The Case for HEVC Still is Not Set

HEVC: Examining the Use Case The common wisdom is that High Efficiency Video Coding (HEVC) will bring a lot to cable operators. The road to deployment, however, remains a long one.

HEVC is the next iteration of the Moving Picture Experts Group (MPEG) video compression. It eventually will supersede H.264. Its top line benefits are compelling: Operators will be able to do use it to support 4K video - the format is so bandwidth-intensive that it is thought to be a non-starter without HEVC - and/or cut bandwidth requirements for standard and high definition programming without sacrificing clarity.

The challenge is managing the hype cycle. While the benefits of HEVC are easy to understand, the gating factors to its adoption are less obvious. Issues include the reality that 4K in practice may not offer the radical improvement in picture quality that marketers talk about, that there are hidden costs in HEVC that could neutralize the savings in transmission costs, and that the cable industry’s access to HEVC is dependent on several industry sectors, all of which have their own agendas.

All that said, HEVC is the compression approach of the future. The process is “going about the way we expected,” said Michelle Abraham, SNL Kagan’s senior research analyst for technology. “It is going to take years until there are enough boxes in the market to make it not that costly to switch.”

A good number of things must happen for operators to jump into HEVC. Cable operators - as any business people - look at cost/benefit analyses when planning moves. In general, the assumption has been that the costs of HEVC are great, but the benefits are greater. Dan Rayburn, the executive vice president of StreamingMedia and a principal analyst for Frost & Sullivan, paints a picture that is a bit more nuanced.

Rayburn agrees that cutting the cost of transport by squeezing an equal amount of data into few bits is a source of savings. But what operators must understand - and what undoubtedly is going into their planning - is that 4K streams raise costs in other areas. HEVC costs more to encode, ingest, store, protect and transcode these more densely compressed data flows. “Everyone wants to talk about bandwidth, but bandwidth is just a portion of the overall cost of the video workflow,” he said.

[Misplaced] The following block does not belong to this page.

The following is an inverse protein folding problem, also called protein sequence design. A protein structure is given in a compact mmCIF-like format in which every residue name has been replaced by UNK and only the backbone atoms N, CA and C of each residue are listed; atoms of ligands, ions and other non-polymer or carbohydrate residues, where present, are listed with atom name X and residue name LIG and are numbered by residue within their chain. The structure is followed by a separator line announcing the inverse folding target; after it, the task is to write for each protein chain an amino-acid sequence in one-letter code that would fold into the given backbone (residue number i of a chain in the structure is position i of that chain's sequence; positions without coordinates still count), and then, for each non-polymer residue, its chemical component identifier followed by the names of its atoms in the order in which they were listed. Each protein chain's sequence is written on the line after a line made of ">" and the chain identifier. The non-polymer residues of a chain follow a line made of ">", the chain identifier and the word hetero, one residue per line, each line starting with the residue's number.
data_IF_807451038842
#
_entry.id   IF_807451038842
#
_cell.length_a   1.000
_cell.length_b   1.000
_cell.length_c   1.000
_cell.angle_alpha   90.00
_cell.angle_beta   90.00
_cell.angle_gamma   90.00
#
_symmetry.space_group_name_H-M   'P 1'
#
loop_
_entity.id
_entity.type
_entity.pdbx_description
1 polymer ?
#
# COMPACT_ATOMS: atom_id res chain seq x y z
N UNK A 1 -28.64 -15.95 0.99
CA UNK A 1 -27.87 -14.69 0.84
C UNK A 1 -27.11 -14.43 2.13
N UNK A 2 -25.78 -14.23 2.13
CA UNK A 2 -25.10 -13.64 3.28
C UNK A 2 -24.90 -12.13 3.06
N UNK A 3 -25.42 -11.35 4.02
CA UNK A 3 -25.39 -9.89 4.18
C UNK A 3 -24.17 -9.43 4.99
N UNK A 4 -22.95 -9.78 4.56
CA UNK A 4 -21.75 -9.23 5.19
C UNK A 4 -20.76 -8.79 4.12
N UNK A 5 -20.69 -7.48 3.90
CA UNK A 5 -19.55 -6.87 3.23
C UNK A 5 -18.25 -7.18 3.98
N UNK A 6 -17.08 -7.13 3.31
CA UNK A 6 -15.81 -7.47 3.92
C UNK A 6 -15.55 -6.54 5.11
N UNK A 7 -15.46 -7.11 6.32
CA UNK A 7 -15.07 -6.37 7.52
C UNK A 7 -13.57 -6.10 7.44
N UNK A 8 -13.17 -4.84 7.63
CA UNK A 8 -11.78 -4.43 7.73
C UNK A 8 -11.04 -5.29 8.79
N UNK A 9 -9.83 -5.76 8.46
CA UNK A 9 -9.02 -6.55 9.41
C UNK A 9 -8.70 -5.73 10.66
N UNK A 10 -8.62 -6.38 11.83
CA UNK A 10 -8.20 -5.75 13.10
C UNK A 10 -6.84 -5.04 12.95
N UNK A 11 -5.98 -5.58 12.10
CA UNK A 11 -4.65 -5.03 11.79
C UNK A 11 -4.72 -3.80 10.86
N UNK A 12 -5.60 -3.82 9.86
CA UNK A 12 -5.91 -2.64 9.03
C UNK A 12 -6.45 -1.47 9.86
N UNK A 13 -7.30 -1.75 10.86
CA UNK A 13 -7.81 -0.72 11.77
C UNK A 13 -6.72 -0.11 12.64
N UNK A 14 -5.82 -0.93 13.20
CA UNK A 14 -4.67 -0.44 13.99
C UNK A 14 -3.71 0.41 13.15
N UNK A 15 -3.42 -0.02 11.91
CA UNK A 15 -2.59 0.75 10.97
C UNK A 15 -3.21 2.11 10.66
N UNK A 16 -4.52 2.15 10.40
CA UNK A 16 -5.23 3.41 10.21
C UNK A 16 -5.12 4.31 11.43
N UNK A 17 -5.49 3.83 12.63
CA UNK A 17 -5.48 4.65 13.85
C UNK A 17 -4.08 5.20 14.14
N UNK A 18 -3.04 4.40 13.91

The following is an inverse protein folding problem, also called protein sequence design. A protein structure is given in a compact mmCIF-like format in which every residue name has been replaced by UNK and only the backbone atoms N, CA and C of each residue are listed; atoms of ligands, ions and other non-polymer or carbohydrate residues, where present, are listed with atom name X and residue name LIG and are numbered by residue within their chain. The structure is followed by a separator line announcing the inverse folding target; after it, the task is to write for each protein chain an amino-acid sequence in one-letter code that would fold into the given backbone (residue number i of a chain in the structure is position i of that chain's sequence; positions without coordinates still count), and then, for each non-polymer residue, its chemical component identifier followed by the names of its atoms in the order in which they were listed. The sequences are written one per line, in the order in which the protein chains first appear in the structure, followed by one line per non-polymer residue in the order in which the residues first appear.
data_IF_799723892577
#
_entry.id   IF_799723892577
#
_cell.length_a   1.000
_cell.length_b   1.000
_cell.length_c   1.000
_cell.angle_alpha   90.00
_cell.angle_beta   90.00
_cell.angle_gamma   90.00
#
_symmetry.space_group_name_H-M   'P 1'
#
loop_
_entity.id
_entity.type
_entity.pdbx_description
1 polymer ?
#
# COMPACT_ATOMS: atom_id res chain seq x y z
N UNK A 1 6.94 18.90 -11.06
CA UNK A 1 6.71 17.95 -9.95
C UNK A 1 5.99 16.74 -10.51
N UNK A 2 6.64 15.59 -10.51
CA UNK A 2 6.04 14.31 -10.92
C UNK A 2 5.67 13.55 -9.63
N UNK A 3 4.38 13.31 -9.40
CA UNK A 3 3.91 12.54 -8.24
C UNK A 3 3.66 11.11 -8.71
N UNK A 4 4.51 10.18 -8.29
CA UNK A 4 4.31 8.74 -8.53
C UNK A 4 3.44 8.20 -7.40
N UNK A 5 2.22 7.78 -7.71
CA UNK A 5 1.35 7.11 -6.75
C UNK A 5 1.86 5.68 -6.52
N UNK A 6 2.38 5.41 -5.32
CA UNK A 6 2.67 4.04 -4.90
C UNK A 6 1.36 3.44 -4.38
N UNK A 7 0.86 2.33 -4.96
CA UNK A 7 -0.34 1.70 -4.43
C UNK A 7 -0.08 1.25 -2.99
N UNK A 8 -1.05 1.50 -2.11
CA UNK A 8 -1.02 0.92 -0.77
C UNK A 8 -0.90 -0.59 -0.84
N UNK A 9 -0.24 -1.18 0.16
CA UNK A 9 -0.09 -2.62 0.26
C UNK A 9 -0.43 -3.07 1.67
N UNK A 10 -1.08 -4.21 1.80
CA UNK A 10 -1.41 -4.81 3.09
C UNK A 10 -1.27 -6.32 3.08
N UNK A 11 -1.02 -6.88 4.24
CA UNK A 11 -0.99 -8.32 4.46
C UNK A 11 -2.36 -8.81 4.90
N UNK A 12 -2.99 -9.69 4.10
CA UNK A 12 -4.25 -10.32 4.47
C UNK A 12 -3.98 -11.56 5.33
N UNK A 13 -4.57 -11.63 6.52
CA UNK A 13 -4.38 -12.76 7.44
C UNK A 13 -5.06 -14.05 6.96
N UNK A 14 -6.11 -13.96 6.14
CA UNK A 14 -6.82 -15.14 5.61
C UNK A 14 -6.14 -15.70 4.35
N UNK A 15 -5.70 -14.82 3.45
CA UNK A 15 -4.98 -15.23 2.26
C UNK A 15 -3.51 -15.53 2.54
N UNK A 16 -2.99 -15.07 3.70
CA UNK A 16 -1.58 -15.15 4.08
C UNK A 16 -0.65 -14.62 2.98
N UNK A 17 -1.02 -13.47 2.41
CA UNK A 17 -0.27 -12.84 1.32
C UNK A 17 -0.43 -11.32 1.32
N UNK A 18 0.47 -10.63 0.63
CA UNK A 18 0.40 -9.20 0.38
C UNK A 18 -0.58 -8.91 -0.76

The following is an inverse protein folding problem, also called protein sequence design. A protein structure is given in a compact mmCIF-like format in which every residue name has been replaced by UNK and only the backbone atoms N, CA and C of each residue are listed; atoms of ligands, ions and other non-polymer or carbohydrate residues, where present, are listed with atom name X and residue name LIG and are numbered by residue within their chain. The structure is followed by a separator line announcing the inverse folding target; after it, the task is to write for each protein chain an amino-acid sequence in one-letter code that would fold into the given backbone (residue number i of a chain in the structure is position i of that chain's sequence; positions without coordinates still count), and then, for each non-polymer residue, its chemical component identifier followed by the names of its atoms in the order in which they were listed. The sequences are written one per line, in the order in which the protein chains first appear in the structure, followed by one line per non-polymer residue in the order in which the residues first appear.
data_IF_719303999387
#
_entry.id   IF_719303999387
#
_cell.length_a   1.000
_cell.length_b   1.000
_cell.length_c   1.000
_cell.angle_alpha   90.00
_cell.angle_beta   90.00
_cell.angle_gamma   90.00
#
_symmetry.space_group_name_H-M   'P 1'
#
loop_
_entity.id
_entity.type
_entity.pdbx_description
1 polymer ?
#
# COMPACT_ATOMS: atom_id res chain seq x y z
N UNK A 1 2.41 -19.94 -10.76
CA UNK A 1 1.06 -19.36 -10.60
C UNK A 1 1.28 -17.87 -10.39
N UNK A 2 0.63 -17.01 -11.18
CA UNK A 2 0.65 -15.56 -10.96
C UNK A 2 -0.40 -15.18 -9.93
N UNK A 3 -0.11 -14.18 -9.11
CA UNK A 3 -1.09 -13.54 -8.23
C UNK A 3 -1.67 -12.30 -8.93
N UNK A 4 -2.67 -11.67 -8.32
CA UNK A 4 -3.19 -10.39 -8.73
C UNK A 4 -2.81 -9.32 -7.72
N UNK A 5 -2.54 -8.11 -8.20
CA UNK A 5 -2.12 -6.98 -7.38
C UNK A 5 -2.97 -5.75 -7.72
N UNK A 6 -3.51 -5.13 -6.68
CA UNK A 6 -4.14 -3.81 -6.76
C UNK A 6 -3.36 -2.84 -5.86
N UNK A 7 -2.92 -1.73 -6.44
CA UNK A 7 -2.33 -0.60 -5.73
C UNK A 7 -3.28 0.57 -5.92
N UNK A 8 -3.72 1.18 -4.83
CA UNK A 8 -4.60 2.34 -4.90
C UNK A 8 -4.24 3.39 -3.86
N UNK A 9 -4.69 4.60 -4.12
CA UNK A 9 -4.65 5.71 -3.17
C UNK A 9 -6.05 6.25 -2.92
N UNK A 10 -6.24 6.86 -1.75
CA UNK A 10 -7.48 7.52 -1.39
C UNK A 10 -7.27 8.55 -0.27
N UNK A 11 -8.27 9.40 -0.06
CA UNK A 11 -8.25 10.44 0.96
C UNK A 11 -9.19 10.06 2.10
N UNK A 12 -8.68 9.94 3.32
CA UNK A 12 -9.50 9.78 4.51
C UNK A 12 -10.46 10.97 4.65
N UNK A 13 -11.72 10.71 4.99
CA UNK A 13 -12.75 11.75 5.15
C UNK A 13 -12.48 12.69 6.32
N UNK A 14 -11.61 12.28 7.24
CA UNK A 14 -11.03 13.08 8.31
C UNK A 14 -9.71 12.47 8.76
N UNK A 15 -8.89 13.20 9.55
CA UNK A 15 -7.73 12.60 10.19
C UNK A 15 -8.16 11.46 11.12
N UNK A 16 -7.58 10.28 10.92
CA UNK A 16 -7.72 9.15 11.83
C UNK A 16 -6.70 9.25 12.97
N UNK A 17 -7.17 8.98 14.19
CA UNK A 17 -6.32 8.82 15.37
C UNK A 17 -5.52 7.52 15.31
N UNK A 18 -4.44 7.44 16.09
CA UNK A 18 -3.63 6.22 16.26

The other challenge Rayburn points out is that achieving full 4K data rates requires compression that is beyond HEVC’s capabilities for the next couple of years. He said a compression gain of 40% between H.264 and HEVC is necessary for full 4K. However, Rayburn said Netflix is “hoping” to see a 20% increase in two years. “Twenty percent is good, but it’s not 40%,” he said.

Another gating factor in the move to HEVC is that two players that have significant impact on demand are not within operators' or their vendors' control: Consumer equipment makers and content producers. Tom Lattie, the vice president of product management at Harmonic, suggested that a big issue in the speed at which the telecommunications industry as a whole moves on HEVC and 4K is how aggressively Android and Apple support it in their devices.

If, for instance, Apple only supports HEVC as far back as the iPhone 6 and 6 Plus, it will be a disincentive for the entire ecosystem - which includes encoders and the adaptive bitrate streaming (ABS) software providers - to be proactive simply because it will be more difficult to offer programming to people who own older devices. Today, Lattie said, MPEG-DASH is the only ABS protocol that supports HEVC. If the mobile operating system and device vendors take a more aggressive approach, he said, the process will naturally be faster.

Keith Wymbs, the chief marketing officer for Elemental Technologies, pointed out that there still is tremendous use of MPEG-2 transport in cable networks. Thus, a transition of this sector to HEVC - skipping MPEG-4 altogether - will lead to savings in bandwidth that are even more startling than those that transition from MPEG-4. “It almost gets to the point that you need to do this to retire MPEG-2 systems,” Wymbs said. “If you couldn’t make the argument of moving from ‘2’  to ‘4,’ maybe that additional halving can enable them to do it.”

What is happening is quite common: The reality of slow HEVC adoption is understood by the telecommunications industry in general and cable operators: It is a long process. The various segments won’t move in lockstep, but at the end of the day, the carriers, the consumer electronics makers and the content creators must all move forward.

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